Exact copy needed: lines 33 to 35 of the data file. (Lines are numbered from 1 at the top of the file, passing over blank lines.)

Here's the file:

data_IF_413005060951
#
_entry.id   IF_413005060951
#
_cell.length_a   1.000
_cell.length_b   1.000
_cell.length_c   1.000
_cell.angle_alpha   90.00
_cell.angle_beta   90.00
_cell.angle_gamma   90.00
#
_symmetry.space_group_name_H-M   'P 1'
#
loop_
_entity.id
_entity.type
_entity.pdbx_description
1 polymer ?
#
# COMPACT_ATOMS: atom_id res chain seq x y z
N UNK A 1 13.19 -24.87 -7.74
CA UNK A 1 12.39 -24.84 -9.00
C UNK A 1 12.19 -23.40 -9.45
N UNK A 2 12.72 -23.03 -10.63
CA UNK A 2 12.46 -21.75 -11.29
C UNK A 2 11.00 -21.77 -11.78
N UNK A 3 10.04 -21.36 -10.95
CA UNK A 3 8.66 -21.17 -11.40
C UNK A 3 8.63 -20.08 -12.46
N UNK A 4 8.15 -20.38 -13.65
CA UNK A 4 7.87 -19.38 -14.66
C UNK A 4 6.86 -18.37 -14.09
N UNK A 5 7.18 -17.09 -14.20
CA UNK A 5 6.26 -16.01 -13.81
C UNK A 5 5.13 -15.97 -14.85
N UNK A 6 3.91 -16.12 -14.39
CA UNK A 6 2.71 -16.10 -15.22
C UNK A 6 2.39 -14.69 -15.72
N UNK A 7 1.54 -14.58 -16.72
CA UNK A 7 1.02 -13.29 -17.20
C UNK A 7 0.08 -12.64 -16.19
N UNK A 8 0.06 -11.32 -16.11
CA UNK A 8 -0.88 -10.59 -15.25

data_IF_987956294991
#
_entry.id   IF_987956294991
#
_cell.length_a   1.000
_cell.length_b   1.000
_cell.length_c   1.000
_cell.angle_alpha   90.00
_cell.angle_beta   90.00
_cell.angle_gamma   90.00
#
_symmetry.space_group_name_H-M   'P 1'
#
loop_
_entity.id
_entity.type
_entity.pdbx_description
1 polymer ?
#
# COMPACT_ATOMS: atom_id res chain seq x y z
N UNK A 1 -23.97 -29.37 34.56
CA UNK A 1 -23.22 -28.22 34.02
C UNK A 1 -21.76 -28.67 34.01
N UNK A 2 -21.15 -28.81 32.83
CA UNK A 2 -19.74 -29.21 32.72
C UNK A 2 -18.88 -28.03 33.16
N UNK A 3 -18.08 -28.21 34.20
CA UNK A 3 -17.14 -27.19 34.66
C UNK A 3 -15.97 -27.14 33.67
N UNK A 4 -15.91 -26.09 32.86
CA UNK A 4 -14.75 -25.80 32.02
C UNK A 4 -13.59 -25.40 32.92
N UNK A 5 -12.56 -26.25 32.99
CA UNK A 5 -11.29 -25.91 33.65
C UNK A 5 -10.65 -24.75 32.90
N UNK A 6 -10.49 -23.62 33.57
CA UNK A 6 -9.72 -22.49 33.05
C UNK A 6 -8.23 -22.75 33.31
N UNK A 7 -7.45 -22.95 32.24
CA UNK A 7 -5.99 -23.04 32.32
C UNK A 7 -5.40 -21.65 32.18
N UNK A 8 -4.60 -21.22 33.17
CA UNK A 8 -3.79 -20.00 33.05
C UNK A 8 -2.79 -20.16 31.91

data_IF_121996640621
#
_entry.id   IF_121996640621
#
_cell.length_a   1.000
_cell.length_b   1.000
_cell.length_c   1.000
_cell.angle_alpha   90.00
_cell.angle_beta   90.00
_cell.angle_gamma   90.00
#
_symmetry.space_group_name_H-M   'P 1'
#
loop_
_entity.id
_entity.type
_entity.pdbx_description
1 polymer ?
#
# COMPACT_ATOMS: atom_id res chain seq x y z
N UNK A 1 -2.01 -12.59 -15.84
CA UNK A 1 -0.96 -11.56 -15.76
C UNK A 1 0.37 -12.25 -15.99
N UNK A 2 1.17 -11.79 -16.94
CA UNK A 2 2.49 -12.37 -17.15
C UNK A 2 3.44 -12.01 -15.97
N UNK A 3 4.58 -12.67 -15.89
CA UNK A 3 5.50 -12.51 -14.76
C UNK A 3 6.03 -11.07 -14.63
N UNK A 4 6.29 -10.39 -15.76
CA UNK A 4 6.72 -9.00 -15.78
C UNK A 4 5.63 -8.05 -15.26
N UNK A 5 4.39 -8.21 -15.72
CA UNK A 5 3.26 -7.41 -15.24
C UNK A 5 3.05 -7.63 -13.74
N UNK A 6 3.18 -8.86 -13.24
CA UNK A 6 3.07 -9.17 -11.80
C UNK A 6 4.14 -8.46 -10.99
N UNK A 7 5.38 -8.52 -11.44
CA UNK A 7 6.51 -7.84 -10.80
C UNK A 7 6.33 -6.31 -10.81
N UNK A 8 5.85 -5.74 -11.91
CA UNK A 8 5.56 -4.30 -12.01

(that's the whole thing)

N UNK A 5 7.18 -17.09 -14.20
CA UNK A 5 6.26 -16.01 -13.81
C UNK A 5 5.13 -15.97 -14.85